Preheat the oven to 350 degrees.

In a saucepan over medium high heat, melt the butter and saute the onion and celery until soft.

Combine the chile, onion mixture, cornbread, nuts and thyme in a large bowl and mix thoroughly. Add enough of the broth to thoroughly moisten, but not saturate, the mixture.

Stuff the turkey cavity and sew it shut. Place any remaining dressing in a pan, and cook in the oven along with the turkey. Rub the chile powder over the outside of the bird.

Roast the turkey for 20 minutes per pound, basting frequently with the pan juices, until done.

Yield: 6 to 8 servings

Heat Scale: Medium


(Pork and Posole Corn)


The technique of treating corn with lime to remove the tough outer skin was probably passed on to the Pueblo Indians of New Mexico by the early Meso-American cultures. The corn, called posole, is the main ingredient used in the dish of the same name. Hominy can be substituted for the posole corn; although the taste will be different it will still be tasty.

  • 3/4 cup dried posole

  • 1 pound lean pork, cut into 1 1/2-inch cubes

  • 1 to 2 tablespoons vegetable oil

  • 1 large onion, diced

  • 2 cloves garlic, minced

  • 3 cups pork or chicken broth

  • 3 tablespoons ground New Mexico red chile

  • 1 teaspoon dried oregano, Mexican preferred

  • 1 cup red chile sauce, optional

  • Limes radishes, onions, and cabbage for garnish

In a large saucepan or stockpot, cover the posole with water and soak it overnight.

Bring the water and posole to a boil, reduce the heat, and simmer until the kernels start to become tender, 1 to1 1/2 hours. Add more water if necessary.

In a heavy skillet, brown the pork over medium-high heat, adding a little oil if needed. When browned, add to the posole. Add the onions to the skillet and, if needed, additional oil. Saute the onions until they turn a golden brown, 5 to 10 minutes. Add the garlic and cook for an additional minute. Transfer the mixture to the stockpot with the posole.

Add the broth to the skillet, raise the heat, and deglaze the pan, being sure to scrape all the bits and pieces from the sides and bottom. Pour the broth into the posole.

Add the chile and oregano to the pot and salt to taste. Bring to just below boiling, reduce the heat and simmer for 1 to 11/2 hours, or until the meat is very tender and starts to fall apart. Add more broth, if necessary.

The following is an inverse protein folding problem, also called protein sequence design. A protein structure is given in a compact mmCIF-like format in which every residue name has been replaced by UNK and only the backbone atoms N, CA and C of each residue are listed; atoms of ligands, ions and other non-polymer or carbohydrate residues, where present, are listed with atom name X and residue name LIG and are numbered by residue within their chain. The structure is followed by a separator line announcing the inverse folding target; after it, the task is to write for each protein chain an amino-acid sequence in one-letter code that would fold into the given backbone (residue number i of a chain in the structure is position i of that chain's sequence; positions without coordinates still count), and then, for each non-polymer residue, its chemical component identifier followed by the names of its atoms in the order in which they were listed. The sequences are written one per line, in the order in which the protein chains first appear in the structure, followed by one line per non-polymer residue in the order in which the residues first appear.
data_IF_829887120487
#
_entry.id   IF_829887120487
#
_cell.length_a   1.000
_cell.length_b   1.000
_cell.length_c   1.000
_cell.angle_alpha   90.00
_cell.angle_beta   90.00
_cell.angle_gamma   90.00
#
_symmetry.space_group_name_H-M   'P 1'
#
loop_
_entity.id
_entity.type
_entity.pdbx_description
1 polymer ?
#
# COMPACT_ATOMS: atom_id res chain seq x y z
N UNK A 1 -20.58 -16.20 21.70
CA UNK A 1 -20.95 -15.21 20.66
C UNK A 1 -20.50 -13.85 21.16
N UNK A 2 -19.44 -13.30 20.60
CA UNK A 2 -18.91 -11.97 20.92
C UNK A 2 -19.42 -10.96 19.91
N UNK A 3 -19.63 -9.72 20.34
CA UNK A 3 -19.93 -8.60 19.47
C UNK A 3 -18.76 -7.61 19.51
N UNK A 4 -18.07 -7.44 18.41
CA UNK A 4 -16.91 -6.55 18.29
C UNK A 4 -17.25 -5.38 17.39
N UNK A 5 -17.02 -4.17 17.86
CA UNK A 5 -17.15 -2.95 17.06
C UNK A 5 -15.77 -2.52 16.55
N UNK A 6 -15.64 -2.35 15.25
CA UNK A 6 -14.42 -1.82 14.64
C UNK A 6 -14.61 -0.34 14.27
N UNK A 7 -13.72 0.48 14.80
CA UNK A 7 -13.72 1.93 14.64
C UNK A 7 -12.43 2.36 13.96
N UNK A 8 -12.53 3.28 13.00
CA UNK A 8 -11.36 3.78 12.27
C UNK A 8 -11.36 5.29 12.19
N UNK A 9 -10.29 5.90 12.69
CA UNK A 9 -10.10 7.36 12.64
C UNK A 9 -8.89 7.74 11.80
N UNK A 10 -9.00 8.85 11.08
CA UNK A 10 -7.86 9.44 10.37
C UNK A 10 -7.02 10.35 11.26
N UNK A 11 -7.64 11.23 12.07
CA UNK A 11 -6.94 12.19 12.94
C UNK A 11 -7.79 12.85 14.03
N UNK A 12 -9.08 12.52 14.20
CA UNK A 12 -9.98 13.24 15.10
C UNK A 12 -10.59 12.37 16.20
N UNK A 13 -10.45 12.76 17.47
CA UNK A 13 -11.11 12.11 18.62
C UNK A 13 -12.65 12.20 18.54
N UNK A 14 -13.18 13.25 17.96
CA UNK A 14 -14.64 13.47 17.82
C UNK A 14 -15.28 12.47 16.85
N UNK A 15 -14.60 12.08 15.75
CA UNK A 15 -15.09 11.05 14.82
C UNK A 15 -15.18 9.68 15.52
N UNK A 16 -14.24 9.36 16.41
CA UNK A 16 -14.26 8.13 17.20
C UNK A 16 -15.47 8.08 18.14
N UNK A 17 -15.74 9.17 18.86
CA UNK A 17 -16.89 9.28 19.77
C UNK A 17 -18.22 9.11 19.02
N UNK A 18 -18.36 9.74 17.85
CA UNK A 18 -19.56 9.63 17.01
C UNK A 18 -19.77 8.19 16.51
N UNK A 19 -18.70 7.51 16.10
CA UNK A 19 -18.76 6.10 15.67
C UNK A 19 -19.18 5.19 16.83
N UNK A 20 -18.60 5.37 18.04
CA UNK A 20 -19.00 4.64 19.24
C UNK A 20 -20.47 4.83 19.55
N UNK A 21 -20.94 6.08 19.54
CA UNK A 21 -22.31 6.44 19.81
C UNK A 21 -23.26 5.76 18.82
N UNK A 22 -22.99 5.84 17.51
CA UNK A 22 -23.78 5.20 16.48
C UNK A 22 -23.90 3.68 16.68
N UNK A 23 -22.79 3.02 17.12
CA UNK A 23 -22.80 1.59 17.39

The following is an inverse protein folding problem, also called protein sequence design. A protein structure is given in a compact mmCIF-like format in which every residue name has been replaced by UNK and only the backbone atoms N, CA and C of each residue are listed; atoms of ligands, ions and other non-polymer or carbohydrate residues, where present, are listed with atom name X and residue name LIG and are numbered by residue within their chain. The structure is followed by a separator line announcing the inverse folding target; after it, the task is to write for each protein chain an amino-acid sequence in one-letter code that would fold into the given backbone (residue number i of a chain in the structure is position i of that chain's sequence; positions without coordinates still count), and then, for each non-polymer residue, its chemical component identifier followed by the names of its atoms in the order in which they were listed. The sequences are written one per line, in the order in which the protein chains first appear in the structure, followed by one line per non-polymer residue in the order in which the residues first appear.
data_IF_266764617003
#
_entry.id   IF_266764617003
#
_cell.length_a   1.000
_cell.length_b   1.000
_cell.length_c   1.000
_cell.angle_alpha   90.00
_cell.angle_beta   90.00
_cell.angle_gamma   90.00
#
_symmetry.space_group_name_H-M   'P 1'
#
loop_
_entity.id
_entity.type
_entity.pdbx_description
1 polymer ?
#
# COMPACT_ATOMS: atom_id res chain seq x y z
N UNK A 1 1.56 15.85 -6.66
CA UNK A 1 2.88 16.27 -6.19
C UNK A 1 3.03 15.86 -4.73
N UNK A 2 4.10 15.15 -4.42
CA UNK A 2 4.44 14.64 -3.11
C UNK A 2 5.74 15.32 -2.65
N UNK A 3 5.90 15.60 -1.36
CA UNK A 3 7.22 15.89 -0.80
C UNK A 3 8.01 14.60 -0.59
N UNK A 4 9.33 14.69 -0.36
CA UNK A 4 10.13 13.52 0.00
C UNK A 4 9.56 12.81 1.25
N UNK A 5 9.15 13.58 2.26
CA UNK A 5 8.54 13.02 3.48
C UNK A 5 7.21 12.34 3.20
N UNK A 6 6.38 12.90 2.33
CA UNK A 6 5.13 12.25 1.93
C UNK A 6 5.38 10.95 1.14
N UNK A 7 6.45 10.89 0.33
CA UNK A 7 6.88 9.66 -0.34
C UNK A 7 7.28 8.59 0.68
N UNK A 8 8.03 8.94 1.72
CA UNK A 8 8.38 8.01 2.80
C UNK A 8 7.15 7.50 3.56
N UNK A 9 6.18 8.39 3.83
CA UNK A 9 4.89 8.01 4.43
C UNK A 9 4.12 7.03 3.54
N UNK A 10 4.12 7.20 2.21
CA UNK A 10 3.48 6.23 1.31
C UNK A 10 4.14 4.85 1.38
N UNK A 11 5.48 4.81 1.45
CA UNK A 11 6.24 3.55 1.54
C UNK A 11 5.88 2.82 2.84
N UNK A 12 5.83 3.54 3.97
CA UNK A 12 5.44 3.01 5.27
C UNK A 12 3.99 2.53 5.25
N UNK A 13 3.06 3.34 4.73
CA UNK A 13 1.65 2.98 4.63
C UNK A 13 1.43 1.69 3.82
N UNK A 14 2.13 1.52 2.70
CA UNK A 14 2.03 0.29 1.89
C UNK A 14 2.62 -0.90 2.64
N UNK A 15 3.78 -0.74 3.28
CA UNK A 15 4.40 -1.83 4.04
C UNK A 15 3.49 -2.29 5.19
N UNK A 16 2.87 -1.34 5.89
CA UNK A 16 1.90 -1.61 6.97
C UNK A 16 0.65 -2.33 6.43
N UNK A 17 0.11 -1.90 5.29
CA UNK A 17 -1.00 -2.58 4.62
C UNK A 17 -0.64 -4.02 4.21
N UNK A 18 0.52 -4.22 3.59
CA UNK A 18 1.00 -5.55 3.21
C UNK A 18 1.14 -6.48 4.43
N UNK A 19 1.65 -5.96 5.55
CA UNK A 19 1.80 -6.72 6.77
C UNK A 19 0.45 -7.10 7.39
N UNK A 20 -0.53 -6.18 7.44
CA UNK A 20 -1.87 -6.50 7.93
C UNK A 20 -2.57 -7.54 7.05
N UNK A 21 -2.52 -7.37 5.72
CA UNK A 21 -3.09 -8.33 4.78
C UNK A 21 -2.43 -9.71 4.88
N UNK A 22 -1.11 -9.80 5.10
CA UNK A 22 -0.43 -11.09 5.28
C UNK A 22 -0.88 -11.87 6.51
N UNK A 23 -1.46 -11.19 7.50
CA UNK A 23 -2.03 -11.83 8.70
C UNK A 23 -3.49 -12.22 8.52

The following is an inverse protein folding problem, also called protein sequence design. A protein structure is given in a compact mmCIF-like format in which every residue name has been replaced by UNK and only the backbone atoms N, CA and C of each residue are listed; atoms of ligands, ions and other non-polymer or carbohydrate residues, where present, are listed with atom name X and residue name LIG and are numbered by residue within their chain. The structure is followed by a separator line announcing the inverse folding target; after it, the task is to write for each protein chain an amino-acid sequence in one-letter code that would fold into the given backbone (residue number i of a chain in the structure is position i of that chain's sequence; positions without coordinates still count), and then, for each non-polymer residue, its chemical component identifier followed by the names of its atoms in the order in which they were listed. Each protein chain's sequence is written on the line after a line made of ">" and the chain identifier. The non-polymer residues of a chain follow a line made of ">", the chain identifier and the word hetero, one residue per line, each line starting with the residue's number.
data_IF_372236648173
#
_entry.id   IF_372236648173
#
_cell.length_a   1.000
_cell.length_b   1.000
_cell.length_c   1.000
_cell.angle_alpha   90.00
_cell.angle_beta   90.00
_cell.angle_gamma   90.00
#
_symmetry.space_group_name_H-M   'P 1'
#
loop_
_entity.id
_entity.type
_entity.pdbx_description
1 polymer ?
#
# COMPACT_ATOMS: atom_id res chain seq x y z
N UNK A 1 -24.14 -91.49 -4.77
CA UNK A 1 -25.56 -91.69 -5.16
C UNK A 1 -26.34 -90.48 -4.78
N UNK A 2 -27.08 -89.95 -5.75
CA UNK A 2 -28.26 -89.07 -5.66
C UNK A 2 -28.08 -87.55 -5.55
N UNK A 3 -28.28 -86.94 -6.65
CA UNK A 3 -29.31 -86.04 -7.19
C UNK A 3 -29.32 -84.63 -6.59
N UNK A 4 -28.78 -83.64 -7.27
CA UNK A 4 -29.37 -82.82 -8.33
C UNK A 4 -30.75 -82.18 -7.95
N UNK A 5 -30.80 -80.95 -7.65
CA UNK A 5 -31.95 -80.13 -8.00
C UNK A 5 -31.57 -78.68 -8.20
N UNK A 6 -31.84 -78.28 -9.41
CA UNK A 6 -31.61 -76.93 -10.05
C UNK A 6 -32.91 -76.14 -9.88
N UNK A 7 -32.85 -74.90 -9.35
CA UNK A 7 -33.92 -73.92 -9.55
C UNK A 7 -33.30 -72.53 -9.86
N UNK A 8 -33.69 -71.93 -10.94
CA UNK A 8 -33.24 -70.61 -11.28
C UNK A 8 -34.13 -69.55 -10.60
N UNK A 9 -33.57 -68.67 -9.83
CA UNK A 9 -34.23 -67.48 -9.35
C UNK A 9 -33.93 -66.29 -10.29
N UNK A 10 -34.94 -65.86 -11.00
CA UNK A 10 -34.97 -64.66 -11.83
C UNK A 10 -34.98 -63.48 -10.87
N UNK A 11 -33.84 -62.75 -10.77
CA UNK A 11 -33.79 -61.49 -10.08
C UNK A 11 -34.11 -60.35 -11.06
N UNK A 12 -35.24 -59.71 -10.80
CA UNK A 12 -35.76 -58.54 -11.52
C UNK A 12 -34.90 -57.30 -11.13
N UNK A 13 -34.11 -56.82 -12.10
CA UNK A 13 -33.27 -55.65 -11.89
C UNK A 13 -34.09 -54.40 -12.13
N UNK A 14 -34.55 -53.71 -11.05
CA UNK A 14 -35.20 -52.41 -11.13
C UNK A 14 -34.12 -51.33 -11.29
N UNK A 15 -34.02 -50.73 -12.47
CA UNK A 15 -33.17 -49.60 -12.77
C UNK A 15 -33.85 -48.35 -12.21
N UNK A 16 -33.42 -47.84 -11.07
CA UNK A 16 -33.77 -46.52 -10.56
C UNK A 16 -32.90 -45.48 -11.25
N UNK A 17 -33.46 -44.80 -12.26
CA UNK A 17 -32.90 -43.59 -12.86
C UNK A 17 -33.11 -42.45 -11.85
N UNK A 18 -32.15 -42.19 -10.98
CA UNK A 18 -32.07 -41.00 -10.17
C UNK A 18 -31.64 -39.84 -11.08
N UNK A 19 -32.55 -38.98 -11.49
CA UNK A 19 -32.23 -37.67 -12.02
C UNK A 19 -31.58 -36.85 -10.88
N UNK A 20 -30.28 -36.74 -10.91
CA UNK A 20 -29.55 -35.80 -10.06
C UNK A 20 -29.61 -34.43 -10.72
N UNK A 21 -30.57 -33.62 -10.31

To serve, ladle into large soup bowls and serve with warmed tortillas and the chile sauce on the side.  serve with the limes, radishes, onions, and cabbage for garnishes.

Yield: 4 to 6 servings

Heat Scale: Medium

Winter Squash and Apple Chowder with Red Chile--Dusted Croutons

Squash Chowder

This hearty soup combines several fall crops, namely squash, apples, and of course chile. Add a salad, crusty bread, and a nice wine and you have a memorable holiday meal.

  • 1 medium onion, diced

  • 2 tablespoons butter or margarine

  • 1 1/2 pounds Hubbard or butternut squash, peeled, seeded and cut into 1-inch cubes

  • 3 tart green apples, peeled, cored, and chopped

  • 1/2 cup chopped green New Mexico chiles, which have been roasted and peeled

  • 1 quart chicken or vegetable broth

  • 1 teaspoon grated lemon peel

  • 2 cups diced chicken (optional)

  • Salt and freshly ground black pepper

  • 2 tablespoons applejack or Calvados (optional)

  • 1 to 2 teaspoons cider vinegar (optional)

  • Red chile dusted croutons (recipe below)

In a large saucepan over medium-high , saute the onions in the butter until soft. Add the squash and the apples and continue to saute for an additional 3 minutes.

Add the chile and broth to the onion mixture and bring to a boil over high heat. Reduce the heat, cover partially and simmer until the squash and apples are very tender, about 30 to 45 minutes.

Add the lemon peel, chicken (if using), pepper, and applejack. Season with salt to taste and simmer for an additional 10 minutes. Add the vinegar if the soup is too sweet.

Serve the soup in large bowls garnished with the croutons.

Yield: 4 to 6 servings

Heat Scale: Medium

Red Chile Dusted Croutons

These spicy croutons are not only a tasty addition to this soup, they are great on salads too. For a hotter crouton add some ground chile piquin.

  • 3 slices of white bread, crusts trimmed, cut in 1-inch cubes

  • 2 tablespoons olive oil

  • 1 tablespoon margarine

  • 2 cloves garlic, thinly sliced

  • 1 tablespoon ground red New Mexico chile

  • 1/4 teaspoon ground cumin

Preheat the oven to 325 degrees.

Spread the bread cubes on a baking sheet and let them dry out at room temperature for a couple of hours.

In a skillet, heat the olive oil and margarine. Add the garlic and saute until the garlic just starts to brown, being careful not to let them burn. Remove the garlic and discard. Add the chile and the cumin and toss the crumbs in the mixture until well coated.

Spread the bread cubes on the baking sheet and bake for 10 minutes or until lightly browned. Allow the cubes to cool at room temperature.